Did anyone really expect accuracy from the drama series?
The Assassination Of Gianni Versace opens with dramatic orchestral music playing in the background as we follow Gianni Versace and his assassin Andrew Cunanan separately, leading to the moment of the murder. The 8-minute agonizing opening alone cut short by a title card would set the tone for a drama—it’s not an accurate piece. But we remain on our seats as the narration continues because it’s not the accuracy that led us there but the fact that we’re about to witness the drama that surrounded the controversial death of fashion designer and legend Gianni Versace.
The Family And The Network
This tragic truth is what disappointed the Versace family and why they refused to be involved in the making of the series. It can be remembered that the family has released a statement saying that they had “neither authorized nor had any involvement whatsoever in the forthcoming TV series about the death of Mr. Gianni Versace, which should only be considered as a work of fiction.” They even went on to call the series “sad and reprehensible” as the producers only based on the contents of Maureen Orth’s book Vulgar Favors.
FX, the television channel where The Assassination Of Gianni Versace was aired, stated that they “stand by the meticulous reporting of Ms. Orth”. But the further the real-life turmoil around the series grows, the more publicity it gets. Consider all these reports a free press release for the TV show (which now can be seen on the online streaming platform, Netflix). This is what makes us even more interested in the events we’re about to witness in the series. From Donatella dressing up a dead Gianni on the casket herself to Cunanan’s vicious visions of satisfaction to have killed Versace himself, the creators of this series know exactly how to trade accuracy for viewership without looking a little too overripe.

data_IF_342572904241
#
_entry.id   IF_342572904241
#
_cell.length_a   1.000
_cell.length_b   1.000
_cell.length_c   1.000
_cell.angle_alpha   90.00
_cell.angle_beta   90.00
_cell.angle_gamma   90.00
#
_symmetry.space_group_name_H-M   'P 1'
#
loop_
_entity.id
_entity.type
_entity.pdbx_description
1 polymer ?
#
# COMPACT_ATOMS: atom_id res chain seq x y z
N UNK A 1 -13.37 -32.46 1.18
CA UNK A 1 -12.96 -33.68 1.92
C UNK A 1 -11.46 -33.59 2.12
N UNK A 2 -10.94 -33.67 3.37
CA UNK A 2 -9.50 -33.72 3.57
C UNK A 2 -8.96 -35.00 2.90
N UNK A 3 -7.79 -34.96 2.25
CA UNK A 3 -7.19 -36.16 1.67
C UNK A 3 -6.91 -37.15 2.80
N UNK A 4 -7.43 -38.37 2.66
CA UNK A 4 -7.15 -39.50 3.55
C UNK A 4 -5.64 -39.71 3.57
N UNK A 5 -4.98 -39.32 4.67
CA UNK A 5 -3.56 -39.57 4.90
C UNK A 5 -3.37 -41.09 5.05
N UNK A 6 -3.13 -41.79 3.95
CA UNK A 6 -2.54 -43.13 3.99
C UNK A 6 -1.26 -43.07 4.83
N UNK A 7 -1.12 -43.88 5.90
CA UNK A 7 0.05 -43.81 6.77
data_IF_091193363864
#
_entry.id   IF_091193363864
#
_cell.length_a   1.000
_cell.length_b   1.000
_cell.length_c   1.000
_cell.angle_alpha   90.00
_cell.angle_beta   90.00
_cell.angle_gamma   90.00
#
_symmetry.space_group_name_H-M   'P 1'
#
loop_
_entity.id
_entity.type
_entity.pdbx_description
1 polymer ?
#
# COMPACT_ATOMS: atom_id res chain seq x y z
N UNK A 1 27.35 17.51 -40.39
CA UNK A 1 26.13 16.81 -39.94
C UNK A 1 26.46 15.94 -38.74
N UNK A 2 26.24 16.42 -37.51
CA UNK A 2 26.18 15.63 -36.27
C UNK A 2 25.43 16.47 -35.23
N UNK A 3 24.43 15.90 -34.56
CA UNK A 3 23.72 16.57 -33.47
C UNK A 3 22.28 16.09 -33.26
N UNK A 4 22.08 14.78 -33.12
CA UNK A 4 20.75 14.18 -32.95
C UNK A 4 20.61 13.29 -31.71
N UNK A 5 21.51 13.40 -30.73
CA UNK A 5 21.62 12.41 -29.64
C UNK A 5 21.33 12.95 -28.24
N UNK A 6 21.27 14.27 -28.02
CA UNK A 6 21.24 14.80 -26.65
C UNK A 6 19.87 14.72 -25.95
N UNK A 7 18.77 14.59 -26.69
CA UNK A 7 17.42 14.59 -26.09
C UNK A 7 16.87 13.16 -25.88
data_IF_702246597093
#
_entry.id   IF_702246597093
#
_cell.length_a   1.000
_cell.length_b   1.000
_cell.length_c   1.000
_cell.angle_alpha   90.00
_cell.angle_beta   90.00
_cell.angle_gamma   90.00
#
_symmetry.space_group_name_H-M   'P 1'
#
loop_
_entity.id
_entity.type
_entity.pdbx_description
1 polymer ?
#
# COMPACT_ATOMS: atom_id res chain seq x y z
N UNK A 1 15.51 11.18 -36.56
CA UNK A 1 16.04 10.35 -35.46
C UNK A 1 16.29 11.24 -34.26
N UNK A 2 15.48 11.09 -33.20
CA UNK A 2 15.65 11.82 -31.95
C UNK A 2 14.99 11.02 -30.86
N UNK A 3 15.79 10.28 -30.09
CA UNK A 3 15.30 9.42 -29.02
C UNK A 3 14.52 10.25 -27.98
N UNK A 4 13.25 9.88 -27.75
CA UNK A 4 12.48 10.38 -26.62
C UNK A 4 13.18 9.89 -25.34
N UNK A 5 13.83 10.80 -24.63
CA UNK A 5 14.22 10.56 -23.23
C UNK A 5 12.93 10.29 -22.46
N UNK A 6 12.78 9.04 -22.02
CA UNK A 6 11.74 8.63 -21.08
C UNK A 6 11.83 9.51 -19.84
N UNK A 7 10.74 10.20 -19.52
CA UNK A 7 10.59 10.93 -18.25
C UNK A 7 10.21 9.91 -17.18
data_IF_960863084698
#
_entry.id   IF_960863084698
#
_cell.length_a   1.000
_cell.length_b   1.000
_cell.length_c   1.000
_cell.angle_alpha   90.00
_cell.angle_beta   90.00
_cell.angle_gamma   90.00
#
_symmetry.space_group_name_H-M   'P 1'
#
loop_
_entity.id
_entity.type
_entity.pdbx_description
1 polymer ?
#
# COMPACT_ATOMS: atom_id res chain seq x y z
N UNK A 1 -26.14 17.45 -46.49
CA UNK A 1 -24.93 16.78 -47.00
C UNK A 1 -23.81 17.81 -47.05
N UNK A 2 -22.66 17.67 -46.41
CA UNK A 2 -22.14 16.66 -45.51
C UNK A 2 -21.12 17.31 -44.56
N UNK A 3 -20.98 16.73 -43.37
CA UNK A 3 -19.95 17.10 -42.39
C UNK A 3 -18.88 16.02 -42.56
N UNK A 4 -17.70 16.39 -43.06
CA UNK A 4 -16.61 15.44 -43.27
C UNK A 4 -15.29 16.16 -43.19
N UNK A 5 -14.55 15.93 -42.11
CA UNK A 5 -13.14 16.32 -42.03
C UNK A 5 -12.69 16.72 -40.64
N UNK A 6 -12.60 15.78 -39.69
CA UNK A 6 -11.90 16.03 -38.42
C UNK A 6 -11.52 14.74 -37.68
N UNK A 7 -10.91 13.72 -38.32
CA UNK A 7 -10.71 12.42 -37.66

Each episode ends with the following words: “The series is inspired by true events and investigative reports. Some events are combined or imagined for dramatic and interpretative purposes. Dialogue is imagined to be consistent with these events.” The keywords—inspired and imagined—ground the series to its genre but of course, some accuracies can still be found in the series: the undistributed wanted posters, the dove that got killed with Gianni, and the polaroid picture of his body being carried into an ambulance. These small details make us think that as long they are present, we’re still on the right track.
The series has, of course, focused more than just on the designer’s death but the stories that led them to it. Here’s where we find the reason for the disclaimer—the imaginative accounts. We want to know Andrew Cunanan’s motive for killing five people and as the show reflects him to be, he does it for the recognition of having killed all those people. He wants to be known as the person who killed Gianni Versace. “I don’t see something nice. I see the man behind it—a great creator; a man I could have been,” Darren Criss’s Andrew Cunanan tells. We witness how terrifying the monster behind the charming facade of what Andy (as he’s casually introduced himself in the series) is.
If you’ve seen (and finished) The Assassination Of Gianni Versace, you can’t be the only victim of its narrative. It is gripping and every viewer would have a different motivation to continue watching. In reality, the assassination has no conclusion with Andrew Cunanan’s suicide but the series give us the answer we all long for and in the future, this is where we will settle. That could be the most terrifying outcome of this sensation—the truth being buried for the convenience a fictional work offers. Yet again, there are three sides to every story. In the case of this series, there’s the book where it’s based from, the view of the Versace family, and the actual truth. At the end of the day, as tragic as it sounds, everyone’s only interested in the fruit of all these combined.